One of the most interesting features of Mars is the presence of earthquakes, which are not unlike the earthquakes we get on Earth.
Since the beginning of 2019, planetary scientists have been recording these “swamps” using the seismometer built into the InSight lander. Now, they have detected activity that points to the two largest earthquakes ever recorded.
These earthquakes are S0976a, a magnitude 4.2 event recorded on August 25, 2021, and S1000a, a magnitude 4.1 event that occurred 24 days later. In terms of impact, both are five times more powerful than any previously recorded swamps.
The location of these earthquakes is also interesting: they originated in the so-called shadow zone, the other side of the planet where InSight is located. It is the first time that the probe and its sensors have recorded an earthquake over such a huge distance.
“Not only are they the largest and most distant events by a significant margin, but S1000a has a spectrum and duration unlike any other previously observed event,” says planetary seismologist Anna Hurleston, from the University of Bristol in the UK.
“These are really cool events in the Martian seismic catalog.”
The team described S1000a as a “clear bend” in the earthquakes recorded so far, due to the broad frequency spectrum of the energy it produces. It is also the longest-running seismic event that InSight has detected so far, lasting 94 minutes.
Seismic waves (known as PP waves and SS waves) were used to detect both S0976a and S1000a. These are waves that do not follow a direct path but are reflected at least once at the surface – and this is how InSight was able to measure these vibrations from very far away.
In the case of the S1000a, small amplitude waves passing through the core-mantle boundary – called Pdiff waves – were also captured. It’s the first time InSight has recorded Pdiff waves, and evidence suggests that the S1000a earthquake occurred near the surface.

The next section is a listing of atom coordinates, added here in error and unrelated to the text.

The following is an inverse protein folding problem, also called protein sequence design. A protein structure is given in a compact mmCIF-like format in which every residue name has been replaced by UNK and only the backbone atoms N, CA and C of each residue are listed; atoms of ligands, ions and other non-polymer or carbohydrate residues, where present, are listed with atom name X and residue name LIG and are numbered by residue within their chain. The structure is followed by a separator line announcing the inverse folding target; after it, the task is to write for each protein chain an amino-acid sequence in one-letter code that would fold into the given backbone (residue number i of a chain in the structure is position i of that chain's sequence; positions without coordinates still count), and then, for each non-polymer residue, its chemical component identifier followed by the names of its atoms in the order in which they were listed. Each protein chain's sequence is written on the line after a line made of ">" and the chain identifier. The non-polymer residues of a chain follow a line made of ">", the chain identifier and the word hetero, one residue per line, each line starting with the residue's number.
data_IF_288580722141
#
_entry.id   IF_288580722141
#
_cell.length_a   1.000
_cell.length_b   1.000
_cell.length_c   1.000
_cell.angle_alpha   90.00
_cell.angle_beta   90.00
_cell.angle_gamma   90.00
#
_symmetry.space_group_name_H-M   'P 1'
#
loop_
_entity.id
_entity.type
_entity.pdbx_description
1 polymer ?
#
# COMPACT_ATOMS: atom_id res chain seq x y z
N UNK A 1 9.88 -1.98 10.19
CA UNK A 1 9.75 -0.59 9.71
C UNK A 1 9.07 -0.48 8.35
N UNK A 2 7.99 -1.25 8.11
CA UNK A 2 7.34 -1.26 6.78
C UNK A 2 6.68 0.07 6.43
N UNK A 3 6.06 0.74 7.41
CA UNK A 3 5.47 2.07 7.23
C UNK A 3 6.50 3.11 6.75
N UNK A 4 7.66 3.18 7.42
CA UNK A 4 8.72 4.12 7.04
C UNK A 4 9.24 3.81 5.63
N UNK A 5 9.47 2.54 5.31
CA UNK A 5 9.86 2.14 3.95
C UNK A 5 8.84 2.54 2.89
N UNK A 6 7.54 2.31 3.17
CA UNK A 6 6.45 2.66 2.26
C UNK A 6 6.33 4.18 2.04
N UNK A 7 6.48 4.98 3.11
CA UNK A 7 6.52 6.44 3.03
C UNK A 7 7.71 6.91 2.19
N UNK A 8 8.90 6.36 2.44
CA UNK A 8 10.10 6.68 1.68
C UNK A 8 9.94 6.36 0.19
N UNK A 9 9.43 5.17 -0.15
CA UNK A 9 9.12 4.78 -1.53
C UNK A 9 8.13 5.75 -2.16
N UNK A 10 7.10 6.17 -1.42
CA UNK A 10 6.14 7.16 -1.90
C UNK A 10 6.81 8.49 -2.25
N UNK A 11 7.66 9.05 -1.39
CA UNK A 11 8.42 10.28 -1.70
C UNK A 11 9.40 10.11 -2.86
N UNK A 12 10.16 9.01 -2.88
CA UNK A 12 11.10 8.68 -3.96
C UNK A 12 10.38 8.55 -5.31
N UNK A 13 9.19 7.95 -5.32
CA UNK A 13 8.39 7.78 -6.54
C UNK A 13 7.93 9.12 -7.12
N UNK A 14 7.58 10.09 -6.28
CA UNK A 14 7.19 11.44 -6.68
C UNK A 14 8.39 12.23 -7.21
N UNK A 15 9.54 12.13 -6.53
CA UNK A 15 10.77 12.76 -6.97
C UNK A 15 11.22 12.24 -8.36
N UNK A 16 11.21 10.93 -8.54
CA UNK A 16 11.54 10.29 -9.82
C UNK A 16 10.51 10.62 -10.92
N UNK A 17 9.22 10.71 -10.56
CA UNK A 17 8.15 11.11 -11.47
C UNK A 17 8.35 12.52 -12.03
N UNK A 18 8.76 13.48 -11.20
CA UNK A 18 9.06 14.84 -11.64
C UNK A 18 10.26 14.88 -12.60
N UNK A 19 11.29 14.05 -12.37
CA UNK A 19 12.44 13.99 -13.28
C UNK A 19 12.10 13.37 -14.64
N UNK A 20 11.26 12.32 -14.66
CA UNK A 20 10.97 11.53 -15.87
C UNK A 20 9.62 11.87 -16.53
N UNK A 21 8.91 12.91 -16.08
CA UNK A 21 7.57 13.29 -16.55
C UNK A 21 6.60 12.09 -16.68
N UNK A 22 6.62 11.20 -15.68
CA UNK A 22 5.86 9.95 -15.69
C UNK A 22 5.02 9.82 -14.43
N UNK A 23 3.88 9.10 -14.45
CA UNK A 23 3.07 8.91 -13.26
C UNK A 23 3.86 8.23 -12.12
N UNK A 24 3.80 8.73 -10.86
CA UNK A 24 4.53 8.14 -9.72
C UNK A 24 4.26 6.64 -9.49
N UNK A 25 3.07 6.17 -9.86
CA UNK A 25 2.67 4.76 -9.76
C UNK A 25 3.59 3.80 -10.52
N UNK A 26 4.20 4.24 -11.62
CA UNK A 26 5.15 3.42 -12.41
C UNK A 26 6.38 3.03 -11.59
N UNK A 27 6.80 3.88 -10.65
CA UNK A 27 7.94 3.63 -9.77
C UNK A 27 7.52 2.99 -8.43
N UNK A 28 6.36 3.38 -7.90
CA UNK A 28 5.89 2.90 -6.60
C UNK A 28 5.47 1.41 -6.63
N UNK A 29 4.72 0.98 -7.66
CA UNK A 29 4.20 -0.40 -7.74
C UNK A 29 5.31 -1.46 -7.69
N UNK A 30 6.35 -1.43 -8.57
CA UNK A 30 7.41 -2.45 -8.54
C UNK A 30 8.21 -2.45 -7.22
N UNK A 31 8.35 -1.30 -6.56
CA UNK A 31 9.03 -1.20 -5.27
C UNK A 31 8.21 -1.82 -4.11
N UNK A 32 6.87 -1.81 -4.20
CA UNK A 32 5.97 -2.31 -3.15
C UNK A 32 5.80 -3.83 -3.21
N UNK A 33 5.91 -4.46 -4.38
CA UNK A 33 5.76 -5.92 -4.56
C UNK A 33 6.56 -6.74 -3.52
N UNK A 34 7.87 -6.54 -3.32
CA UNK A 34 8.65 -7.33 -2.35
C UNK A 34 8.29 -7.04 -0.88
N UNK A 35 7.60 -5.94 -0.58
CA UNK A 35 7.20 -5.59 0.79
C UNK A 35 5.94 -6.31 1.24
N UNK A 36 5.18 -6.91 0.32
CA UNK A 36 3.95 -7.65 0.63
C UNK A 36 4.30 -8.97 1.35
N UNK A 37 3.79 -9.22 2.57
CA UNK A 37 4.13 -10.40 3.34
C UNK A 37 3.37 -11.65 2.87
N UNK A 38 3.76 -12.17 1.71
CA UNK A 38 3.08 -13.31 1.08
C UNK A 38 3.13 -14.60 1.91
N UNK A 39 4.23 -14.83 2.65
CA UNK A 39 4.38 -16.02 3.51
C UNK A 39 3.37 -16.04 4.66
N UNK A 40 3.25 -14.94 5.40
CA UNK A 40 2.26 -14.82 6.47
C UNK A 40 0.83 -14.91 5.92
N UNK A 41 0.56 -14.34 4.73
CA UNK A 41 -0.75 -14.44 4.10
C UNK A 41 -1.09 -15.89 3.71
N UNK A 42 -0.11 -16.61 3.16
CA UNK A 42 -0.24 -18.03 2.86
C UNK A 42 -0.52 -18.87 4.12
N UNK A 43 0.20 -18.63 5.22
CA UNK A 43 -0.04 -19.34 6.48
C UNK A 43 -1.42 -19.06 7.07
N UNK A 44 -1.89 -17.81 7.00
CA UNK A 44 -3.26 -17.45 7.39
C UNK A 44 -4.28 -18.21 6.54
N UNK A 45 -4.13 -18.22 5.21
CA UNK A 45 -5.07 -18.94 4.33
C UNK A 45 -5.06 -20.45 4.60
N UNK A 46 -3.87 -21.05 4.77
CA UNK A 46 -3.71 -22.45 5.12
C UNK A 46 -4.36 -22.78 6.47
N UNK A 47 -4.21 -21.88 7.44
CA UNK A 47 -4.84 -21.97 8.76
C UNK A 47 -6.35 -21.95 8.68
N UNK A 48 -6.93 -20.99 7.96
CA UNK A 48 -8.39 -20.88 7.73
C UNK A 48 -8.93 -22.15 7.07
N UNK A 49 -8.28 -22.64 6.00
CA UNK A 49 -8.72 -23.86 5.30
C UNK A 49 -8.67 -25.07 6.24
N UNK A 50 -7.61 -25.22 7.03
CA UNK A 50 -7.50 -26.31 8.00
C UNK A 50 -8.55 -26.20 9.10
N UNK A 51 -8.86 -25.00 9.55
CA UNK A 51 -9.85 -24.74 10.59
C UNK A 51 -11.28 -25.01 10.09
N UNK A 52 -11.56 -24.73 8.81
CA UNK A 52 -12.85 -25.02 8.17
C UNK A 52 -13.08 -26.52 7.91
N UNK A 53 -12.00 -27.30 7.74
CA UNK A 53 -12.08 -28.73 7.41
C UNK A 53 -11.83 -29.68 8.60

“[S1000a] It has a frequency spectrum that is very similar to the set of events we observe that are shaped as shallow crustal earthquakes, so this event may have occurred close to the surface,” says Hurleston.
“S0976a looks like many of the events we identified at Cerberus Fossae – an area with extensive faults – have depths similar to nearly 50 kilometers [31 miles] or more and it is likely that this event had a similar and profound source mechanism.”
Both polarizations occurred in the core shadow region, the part of Mars where InSight cannot directly track P-wave and S-wave seismic activity. With S0976a, the team was able to place it within the giant Valles Marineris valley network.
These canyons have previously been identified as places where earthquakes can occur, but this is the first time that recordings have actually been made. The exact location of S1000a has not been determined, but scientists widely know where it occurs.
Most of the earthquake activity recorded on Mars before these two events came from about 40 degrees away from InSight, but the latest data gives scientists a chance to take seismic samples from new parts of the Red Planet.
“Recording events within the core shadow zone is a real starting point for our understanding of Mars,” says geophysicist Savas Ceylan, of ETH Zürich in Switzerland.
“Before these two events, the majority of the earthquakes were within about 40 degrees of InSight. Because it is within the primary shadow, the energy crosses parts of Mars that we haven’t been able to seismically sample before.”
The search was published in seismic record.